To every cow its calf and to every book its copy.

A psalter (Cathach) traditionally identified as the one at the centre of the dispute is now in the Royal Irish Academy. This legend suggests that Ireland was the first country in the world to protect copyright. If the Review establishes Irish copyright law on a firm footing to encourage innovation, foster creativity, and meet the challenges of the future with confidence, it will be an appropriate legacy for Diarmaid’s judgment in the dispute between Columba and Finian.

Update: you may also make a submission via the Committee’s online questionnaire, or via any of the other online submission mechanisms being made available by many interested parties.

22 Responses to “Copyright and Innovation – The CRC Consultation Paper”

  1. […] « Copyright and Innovation – The CRC Consultation Paper Feb 29 2012 […]

  2. […] “As regular readers of this blog will know, last Summer, to maximise the potential of digital industry in Ireland, the Minister for Jobs, Enterprise and Innovation, Richard Bruton TD, set up the Copyright Review Committee to identify any areas of Irish copyright legislation that might create barriers to innovation …” (more) […]

  3. […] After an introductory chapter 1, chapter 2 of the Copyright Review Committee Consultation Paper (published yesterday) sets out what the Committee understood by innovation (section 2.2), it briefly outlined some […]

  4. […] be a Copyright Council of Ireland (the Council). The model which is proposed for discussion in the Consultation Paper would be an independent self-funding organisation, created by the Irish copyright community, […]

  5. […] 4 of the Copyright Review Committee’s Consultation Paper considers the position of rights-holders in copyright law in general, and how such rights-holders […]

  6. […] Government response today), Ireland’s comprehensive review of copyright law is taking flight (excellent consultation paper just out – more on that soon), and the European Commission is preparing a ‘horizontal […]

  7. […] Sean Sherlock has published the report of the Copyright Review Committee and is inviting submissions prior to framing new copyright legislation.  This is an important […]

  8. […] UK (new Government response), Ireland’s comprehensive review of copyright law is taking flight (excellent consultation paper just out – more on that soon), and the European Commission is preparing a ‘horizontal initiative’ on […]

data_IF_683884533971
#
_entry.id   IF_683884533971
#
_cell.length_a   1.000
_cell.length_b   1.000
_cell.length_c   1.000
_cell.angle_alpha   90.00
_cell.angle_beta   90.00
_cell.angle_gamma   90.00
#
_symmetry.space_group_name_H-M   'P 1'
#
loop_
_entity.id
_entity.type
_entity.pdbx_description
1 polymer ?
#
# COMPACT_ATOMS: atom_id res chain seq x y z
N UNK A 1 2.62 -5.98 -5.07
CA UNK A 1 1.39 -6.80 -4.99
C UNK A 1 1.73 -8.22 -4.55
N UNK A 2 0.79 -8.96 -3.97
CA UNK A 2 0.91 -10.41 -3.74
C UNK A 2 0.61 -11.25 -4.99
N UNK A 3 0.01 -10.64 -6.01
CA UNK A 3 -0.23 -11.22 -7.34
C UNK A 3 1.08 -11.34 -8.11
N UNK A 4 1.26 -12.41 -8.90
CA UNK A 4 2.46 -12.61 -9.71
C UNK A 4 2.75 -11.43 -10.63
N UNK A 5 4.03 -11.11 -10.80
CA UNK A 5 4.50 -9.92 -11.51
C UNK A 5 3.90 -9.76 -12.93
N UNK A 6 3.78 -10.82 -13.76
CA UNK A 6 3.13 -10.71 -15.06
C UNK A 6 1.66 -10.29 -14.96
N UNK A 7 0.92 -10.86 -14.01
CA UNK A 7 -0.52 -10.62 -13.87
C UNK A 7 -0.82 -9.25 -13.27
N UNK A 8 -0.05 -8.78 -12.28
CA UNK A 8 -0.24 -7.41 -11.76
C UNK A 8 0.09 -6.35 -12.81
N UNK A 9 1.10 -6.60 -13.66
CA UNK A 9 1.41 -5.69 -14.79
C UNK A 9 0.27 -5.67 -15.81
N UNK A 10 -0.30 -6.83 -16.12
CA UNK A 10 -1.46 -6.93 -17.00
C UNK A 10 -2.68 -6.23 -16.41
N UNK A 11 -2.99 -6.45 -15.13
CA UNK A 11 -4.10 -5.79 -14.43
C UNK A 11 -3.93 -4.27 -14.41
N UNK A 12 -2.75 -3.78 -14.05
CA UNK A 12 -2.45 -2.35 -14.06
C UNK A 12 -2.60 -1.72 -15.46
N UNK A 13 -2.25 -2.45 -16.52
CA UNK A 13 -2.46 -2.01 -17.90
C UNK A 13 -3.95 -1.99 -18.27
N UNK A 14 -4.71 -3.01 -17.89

9. […] 5 of the Copyright Review Committee’s Consultation Paper briefly considers the position of collecting societies. Where rrights-holders have established such […]

  10. […] 7 of the Copyright Review Committee’s Consultation Paper considers whether the Copyright and Related Rights Act, 2000 (also here) creates barriers to […]

  11. […] 7 of the Copyright Review Committee’s Consultation Paper considers whether the Copyright and Related Rights Act, 2000 (also here) (CRRA) creates barriers to […]

  12. […] 8 of the Copyright Review Committee’s Consultation Paper considers whether the Copyright and Related Rights Act, 2000 (also here) creates barriers to […]

  13. […] 10 of the Copyright Review Committee’s Consultation Paper addresses the third of the Committee’s Terms of Reference, which requires the Committee to […]

  14. […] First, following a large number of requests for an extension of time to reply to the Committee’s Consultation Paper, the Committee has decided to extend the deadline for receipt of submissions to 5.00pm on […]

  15. […] following a large number of requests for an extension of time to reply to the Committee’s Consultation Paper, the Committee has decided to extend the deadline for receipt of submissions to 5.00pm on Thursday […]

  16. […] the end of each of its chapters, the Copyright Review Committee’s Consultation Paper poses questions based on the analysis in the relevant chapter on which further responses are […]

  17. […] lots of people are engaging with the consultation process on the Copyright Review Committee’s Consultation Paper (update: you can download a pdf of the Paper here (via DJEI) or here (from this site)). First, the […]

  18. […] 6 of the Copyright Review Committee’s Consultation Paper considers whether the Copyright and Related Rights Act, 2000 (also here) creates barriers to […]

  19. […] 2012. The Cearta website continously updated on the issue of Copyright Reform throughout the DJEI Submission Process . Copyrightreform.ie submitted a paper based in consultation and comment using an Opensource […]

  20. […] of time for submissions. There has been a good response to the Committee’s wide-ranging Consultation Paper (you can download a pdf of the Paper here (via DJEI) or here (from this site); and summaries of […]

  21. […] collaboration in learning and teaching. The context of this talk is the Copyright Review Committee Consultation Paper (you can download a pdf of the Paper here (via DJEI) or here (from this site); and summaries of […]

  22. […] held a public meeting on 4 July 2011, received over 100 written submissions, and published a Consultation Paper on 29 February 2012. The Committee held a further public meeting on 24 March 2012, received in the […]

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Welcome

Me in a hatHi there! Thanks for dropping by. I'm Eoin O'Dell, and this is my blog: Cearta.ie - the Irish for rights.

"Cearta" really is the Irish word for rights, so the title provides a good sense of the scope of this blog.

In general, I write here about private law, free speech, and cyber law; and, in particular, I write about Irish law and education policy.